Newswise — Researchers from North Carolina State University, Boston University and George Mason University have developed a Bitcoin-compatible system that could make it significantly more difficult for observers to identify or track the parties involved in any given Bitcoin transaction.
Bitcoin was initially conceived as a way for people to exchange money anonymously. But then it was discovered that anyone could track all Bitcoin transactions and often identify the parties involved.
Bitcoin operates by giving each user a unique public key, which is a string of numbers. Users can transmit money in the form of digital bitcoins from one public key to another. This is made possible by a system that ensures a user has enough bitcoins in his or her account to make the transfer. The use of the public keys gave users a sense of anonymity, even though all of the transactions were visible on the public Bitcoin blockchain which lists all transactions. Over time, experts and private companies have developed highly effective methods of de-anonymizing those public keys.
Now researchers have developed a system called TumbleBit, which is a computer protocol that runs on top of Bitcoin.
TumbleBit takes advantage of an existing concept called “mixing service.” The idea works like this: instead of Party A paying Party B directly, many different Parties A pay an intermdiary “tumbler,” which then pays the Parties B. The more parties are involved, the harder it is to determine which Party A paid which Party B.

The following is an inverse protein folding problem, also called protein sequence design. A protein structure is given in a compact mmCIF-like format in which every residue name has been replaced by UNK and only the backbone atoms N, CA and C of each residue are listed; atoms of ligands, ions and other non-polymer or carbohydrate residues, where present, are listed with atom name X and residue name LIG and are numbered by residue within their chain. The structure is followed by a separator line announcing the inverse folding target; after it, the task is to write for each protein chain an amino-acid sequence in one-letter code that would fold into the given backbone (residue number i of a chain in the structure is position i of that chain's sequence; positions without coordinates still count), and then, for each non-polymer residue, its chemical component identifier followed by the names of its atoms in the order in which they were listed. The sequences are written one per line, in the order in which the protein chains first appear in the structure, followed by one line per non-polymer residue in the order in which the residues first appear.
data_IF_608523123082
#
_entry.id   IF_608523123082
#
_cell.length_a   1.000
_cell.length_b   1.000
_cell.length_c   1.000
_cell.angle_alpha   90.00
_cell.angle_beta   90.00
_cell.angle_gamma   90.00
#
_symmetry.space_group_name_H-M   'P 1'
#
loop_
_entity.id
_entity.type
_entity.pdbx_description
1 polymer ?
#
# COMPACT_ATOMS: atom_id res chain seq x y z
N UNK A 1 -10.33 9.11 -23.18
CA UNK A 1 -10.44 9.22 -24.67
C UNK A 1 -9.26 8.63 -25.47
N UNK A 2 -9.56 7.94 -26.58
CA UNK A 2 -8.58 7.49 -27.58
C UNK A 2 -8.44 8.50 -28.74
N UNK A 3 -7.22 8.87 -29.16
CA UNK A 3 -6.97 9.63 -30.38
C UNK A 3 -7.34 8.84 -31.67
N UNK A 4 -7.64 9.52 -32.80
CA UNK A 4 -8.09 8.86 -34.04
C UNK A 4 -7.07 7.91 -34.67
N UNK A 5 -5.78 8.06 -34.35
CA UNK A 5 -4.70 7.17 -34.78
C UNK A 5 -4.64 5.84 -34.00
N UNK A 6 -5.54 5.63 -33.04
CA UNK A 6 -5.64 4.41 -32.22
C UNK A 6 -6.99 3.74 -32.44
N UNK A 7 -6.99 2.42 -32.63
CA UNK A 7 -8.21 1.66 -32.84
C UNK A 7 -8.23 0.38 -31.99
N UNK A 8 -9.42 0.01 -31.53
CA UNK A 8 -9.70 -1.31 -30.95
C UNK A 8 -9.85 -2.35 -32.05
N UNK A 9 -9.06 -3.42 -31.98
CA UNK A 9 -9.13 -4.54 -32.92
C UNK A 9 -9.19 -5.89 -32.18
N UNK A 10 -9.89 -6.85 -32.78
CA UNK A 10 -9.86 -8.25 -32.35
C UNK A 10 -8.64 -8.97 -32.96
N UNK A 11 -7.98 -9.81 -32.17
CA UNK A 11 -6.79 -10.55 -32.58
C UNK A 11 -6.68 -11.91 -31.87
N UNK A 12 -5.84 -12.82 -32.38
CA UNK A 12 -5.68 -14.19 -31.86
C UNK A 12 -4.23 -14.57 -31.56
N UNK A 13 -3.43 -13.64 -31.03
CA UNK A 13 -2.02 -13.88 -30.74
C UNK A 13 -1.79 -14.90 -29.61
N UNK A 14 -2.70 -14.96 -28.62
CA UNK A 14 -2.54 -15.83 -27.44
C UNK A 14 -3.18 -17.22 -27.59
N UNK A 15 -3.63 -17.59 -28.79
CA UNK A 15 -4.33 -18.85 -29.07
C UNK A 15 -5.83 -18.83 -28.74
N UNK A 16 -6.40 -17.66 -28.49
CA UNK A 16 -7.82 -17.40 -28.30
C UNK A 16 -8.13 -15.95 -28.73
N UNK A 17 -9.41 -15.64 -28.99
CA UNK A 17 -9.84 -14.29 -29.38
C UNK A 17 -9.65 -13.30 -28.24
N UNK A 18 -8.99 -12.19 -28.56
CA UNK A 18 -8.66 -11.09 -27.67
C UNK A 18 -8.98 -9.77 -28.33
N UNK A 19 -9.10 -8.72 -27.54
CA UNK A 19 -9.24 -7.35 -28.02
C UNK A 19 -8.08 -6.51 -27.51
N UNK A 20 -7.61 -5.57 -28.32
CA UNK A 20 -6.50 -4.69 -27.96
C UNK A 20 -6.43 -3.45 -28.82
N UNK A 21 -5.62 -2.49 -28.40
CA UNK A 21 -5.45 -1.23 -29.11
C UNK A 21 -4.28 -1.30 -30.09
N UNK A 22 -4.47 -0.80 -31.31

“However, this still has a security flaw,” says Alessandra Scafuro, an assistant professor of computer science at NC State and co-author of a paper describing TumbleBit. “Namely, if an outside observer can compromise the tumbler, it could figure out who was paying whom.”
To address this, TumbleBit takes a three-phased approach.
In the first phase, called escrow, the Parties A notify the tumbler that they would like to make a payment, and the Parties B notify the tumbler that they would like to be paid. This is all done on the public blockchain.
For the second phase, the researchers have put cryptographic tools into place that allow the tumbler to pay the correct parties without actually knowing which parties are involved. Phase two does not appear on the blockchain.
In the third phase, called cashout, all of the transactions are conducted simultaneously, making it more difficult to identify which parties are involved in any specific transaction. Phase three does appear in the public blockchain.
“We tested TumbleBit with 800 Bitcoin users, and found that the second phase only took seconds to complete,” Scafuro says.
“One limitation of TumbleBit is that, right now, the system is designed to work with a fixed denomination – so paying amounts larger than that denomination require making multiple payments,” Scafuro says. “That’s something we’re working on.”
The paper, “TumbleBit: An Untrusted Bitcoin-Compatible Anonymous Payment Hub,” will be presented at the Network and Distributed System Security Symposium, being held Feb. 26 to March 1 in San Diego, Calif.
Lead author of the paper is Ethan Heilman of Boston University. The paper was co-authored by Leen AlShenibr and Sharon Goldberg, of Boston University, and Foteini Baldimtsi of George Mason University. The work was done with support from the National Science Foundation under grants 1012910, 1414119 and 1350733.